At present, many insurers are operating on multiple, fragmented legacy systems - including largely separate systems supporting the finance, investment and actuarial functions.  Systems for regulatory reporting and compliance are also often separate in a number of institutions. As insurers begin to prepare for the reporting of insurance liabilities under the new regime, IFRS 17 will create both a need and the opportunity for insurers to strategically re-think information flows across the organisation - not only to improve efficiencies in financial reporting and mitigate operational risks, but also to capture synergies that will improve business and compliance outcomes. This includes leveraging on data analytics to support more refined pricing, elevate investment and treasury operations, and achieve greater capital efficiency. 

Risks will also shift into sharper focus. As IASB chairman Hans Hoogervorst puts it, "proper accounting shines light on risks that might otherwise go unnoticed". The financial reporting changes brought about by IFRS 17 will support profitability analyses at the level of individual business units and products, thereby increasing the visibility of risks and performance associated with specific business strategies and operational models. 

Governance considerations

IFRS 17 will also have important implications for governance. 

One of the most problematic issues with the adoption of IFRS has been around the more extensive use of management judgement and discretion in financial reporting. For example, in the context of IFRS 17, calculating the contractual service margin component, an insurer's choice of assumptions can have a significant impact on its forecast of future profits. While this is consistent with the view that financial reporting should reflect management decisions, the scope for abuse is also higher. This has also been a particular concern for regulators, resulting in dual reporting standards for general purpose and regulatory compliance which continue to be maintained in some jurisdictions today.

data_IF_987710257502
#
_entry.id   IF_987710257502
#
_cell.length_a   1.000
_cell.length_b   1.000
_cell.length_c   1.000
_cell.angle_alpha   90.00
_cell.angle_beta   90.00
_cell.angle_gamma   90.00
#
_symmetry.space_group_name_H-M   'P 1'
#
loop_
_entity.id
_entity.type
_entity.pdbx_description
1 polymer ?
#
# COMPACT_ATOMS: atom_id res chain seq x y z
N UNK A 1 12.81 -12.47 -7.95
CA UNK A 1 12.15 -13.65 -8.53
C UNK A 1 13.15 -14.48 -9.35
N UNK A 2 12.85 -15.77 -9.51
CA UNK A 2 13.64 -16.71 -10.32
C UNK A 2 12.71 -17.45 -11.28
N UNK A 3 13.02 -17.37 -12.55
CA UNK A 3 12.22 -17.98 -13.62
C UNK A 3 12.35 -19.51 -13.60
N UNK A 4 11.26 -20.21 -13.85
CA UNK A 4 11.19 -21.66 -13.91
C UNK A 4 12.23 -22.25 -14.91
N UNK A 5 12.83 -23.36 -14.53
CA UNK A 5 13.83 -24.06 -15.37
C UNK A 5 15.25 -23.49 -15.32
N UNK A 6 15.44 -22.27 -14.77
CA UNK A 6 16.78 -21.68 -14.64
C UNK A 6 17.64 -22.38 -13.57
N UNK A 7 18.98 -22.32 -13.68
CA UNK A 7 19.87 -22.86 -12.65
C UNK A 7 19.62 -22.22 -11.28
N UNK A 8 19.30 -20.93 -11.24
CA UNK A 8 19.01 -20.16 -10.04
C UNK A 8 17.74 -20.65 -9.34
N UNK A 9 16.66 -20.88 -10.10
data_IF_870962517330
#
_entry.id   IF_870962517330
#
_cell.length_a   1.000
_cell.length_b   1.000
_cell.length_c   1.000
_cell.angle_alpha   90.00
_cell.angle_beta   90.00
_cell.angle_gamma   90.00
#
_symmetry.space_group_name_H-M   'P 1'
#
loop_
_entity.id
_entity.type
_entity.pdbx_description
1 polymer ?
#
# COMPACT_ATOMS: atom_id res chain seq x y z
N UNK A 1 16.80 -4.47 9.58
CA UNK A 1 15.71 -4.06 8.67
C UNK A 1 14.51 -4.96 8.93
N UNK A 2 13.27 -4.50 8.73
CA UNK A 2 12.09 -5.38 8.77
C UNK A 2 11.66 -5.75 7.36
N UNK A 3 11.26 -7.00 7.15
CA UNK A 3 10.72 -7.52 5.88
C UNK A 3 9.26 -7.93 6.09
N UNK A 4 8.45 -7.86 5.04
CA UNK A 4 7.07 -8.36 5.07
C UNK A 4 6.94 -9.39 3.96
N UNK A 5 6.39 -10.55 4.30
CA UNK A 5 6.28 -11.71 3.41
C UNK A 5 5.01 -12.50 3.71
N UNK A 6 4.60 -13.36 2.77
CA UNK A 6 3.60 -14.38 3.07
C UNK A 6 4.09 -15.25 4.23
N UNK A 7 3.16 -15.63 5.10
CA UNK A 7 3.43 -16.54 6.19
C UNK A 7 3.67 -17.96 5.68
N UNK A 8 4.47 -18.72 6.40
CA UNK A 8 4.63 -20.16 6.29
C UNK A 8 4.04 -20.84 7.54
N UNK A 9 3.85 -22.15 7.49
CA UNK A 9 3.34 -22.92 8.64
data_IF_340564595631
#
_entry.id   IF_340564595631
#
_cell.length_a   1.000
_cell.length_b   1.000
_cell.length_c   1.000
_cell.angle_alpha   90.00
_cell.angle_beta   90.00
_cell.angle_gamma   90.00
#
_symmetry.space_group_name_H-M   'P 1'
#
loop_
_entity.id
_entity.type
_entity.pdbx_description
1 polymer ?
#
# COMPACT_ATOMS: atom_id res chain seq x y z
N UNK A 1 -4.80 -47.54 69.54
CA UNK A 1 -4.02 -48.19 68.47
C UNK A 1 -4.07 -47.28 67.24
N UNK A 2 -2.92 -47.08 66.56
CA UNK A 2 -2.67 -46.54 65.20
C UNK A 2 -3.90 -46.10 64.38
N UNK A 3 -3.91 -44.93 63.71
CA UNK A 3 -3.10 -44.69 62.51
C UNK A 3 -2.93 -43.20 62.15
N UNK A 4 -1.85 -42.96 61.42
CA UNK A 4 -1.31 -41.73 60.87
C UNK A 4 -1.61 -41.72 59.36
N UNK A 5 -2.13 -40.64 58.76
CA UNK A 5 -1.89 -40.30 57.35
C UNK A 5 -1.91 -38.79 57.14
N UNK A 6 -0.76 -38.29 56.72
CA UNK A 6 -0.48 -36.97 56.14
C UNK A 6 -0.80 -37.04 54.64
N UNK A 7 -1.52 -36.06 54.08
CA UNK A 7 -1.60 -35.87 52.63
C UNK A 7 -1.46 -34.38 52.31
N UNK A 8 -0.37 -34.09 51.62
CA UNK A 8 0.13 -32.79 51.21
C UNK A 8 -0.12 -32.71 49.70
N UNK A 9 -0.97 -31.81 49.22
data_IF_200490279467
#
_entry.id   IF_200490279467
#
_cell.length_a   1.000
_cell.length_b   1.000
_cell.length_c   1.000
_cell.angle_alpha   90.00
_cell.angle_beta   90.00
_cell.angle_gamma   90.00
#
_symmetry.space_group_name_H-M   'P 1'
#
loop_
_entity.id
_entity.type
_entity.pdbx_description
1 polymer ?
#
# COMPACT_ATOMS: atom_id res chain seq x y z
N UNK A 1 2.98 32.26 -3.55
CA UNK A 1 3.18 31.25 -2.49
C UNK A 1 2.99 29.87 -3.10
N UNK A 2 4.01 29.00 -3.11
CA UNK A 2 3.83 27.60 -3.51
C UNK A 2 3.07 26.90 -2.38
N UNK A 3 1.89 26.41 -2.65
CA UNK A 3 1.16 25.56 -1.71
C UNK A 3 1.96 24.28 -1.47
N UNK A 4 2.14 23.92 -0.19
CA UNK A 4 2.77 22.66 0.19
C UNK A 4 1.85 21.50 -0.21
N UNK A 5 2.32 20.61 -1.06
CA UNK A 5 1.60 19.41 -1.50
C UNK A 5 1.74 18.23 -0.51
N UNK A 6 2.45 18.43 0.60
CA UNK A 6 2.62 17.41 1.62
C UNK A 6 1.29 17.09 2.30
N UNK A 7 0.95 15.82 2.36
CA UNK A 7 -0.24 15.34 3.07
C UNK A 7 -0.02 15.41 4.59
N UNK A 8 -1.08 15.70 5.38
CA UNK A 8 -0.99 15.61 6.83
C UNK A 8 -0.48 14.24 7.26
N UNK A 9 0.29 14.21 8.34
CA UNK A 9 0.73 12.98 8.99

Such concerns are not entirely unfounded. Past studies have suggested that strong associations exist between accounting discretion and opportunistic behaviour by firm managers where governance is weak. In other words, in the absence of strong governance, managers have strong incentives to exploit accounting latitude in order to achieve certain short-run performance goals that are linked to rewards.

This raises a number of important issues for governance. For one, insurers will need to consider the adequacy of existing internal controls and accountability frameworks to ensure the integrity of financial reporting. For example, where actuarial models are used, to what extent are these models and the assumptions underpinning them subject to sufficiently robust validations? Insurers will also need to consider the depth of knowledge and expertise required at the audit committee level to enable the effective oversight and monitoring of management discretion. Part of this oversight includes the rigor applied by boards and audit committees in the appointment of external auditors to ensure their ability to act as an independent check on management discretion.

It is also essential for insurers to develop strategies for improving communications with users of financial statements. A key risk will be that users fail to make sense of reported results which can lead to irrational behavior and unintended consequences. Equipping board members and senior management to communicate results effectively will be particularly important.